The thing is… adopting children from Africa *is* a fad in America, usually by White people. And my question would be “If, on the whole, White Americans cared about Black children that need families, why aren’t they adopting Black American children, the least likely children of all in America to be adopted?” This is not to say that you don’t care; what you told anonymous is true for me too, I don’t know you. But I think one of the reason that question was asked is because there is a lot of concern with Black children being adopted by White Americans, with good reason. Even well-meaning White parents cannot prepare their Black children for what it means to be Black in America. And often times those well-meaning parents have not dealt with the racism/prejudice/etc. in their own lives—that every American inherits if they don’t make a completely conscious, committed, and thorough effort to counter—before embarking on this venture, and that’s why they go so far away to adopt Black children. There is still a stigma on black people, especially African Americans.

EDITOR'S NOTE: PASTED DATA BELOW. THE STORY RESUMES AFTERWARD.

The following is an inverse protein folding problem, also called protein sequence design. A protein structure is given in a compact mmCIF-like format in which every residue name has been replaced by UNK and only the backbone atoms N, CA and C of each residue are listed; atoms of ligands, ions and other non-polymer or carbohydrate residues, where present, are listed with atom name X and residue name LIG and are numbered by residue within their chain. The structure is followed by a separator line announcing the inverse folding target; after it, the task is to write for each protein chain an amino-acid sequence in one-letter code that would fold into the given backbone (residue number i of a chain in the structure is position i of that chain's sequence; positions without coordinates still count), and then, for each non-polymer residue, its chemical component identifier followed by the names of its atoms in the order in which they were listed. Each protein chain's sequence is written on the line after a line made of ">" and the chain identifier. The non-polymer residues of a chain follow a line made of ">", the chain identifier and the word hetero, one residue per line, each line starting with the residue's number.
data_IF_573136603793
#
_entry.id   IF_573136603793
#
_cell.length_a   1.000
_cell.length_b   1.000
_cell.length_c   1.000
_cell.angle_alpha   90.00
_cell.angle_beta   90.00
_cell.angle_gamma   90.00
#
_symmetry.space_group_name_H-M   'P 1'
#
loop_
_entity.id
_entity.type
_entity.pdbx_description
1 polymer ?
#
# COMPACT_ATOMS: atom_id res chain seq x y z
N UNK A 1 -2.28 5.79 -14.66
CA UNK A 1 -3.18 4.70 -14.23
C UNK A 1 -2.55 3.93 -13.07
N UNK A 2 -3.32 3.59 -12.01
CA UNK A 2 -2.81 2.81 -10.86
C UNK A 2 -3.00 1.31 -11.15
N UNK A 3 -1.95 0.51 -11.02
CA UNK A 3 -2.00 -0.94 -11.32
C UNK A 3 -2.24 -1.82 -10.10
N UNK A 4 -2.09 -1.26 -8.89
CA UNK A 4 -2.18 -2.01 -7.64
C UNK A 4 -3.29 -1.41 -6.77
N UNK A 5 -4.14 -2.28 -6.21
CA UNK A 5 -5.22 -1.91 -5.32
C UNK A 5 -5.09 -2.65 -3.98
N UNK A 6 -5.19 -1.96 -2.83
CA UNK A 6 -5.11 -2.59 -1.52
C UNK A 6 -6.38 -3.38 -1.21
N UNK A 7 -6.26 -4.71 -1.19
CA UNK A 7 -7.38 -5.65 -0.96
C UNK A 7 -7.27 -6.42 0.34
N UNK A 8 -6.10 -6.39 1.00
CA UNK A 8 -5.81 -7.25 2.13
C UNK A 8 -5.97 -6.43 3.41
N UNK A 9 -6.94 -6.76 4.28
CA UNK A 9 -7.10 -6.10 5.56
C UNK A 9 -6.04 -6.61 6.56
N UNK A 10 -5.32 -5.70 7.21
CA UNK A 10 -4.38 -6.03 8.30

I am not denying that many people feel a calling to certain area or people in that area, and from what I’ve read of your blog, East Africa seems to be that place for you. But as someone who cares, a better way to respond to anonymous’ question would be to address those concerns: yes, you understand that many people still have prejudicial ideas and they pass them on to their children, and anyone adopting children outside of their race needs to be extremely conscious of that *in themselves* and be ready to deal with whatever comes up, even if it touches on their own reasons for adoption, before/while they go ahead with this choice.
(Honestly anyone who is going to be a parent needs to be doing this, no matter their race or ethnicity, but the effects are exacerbated by interracial adoption and that’s a whole other blog post.)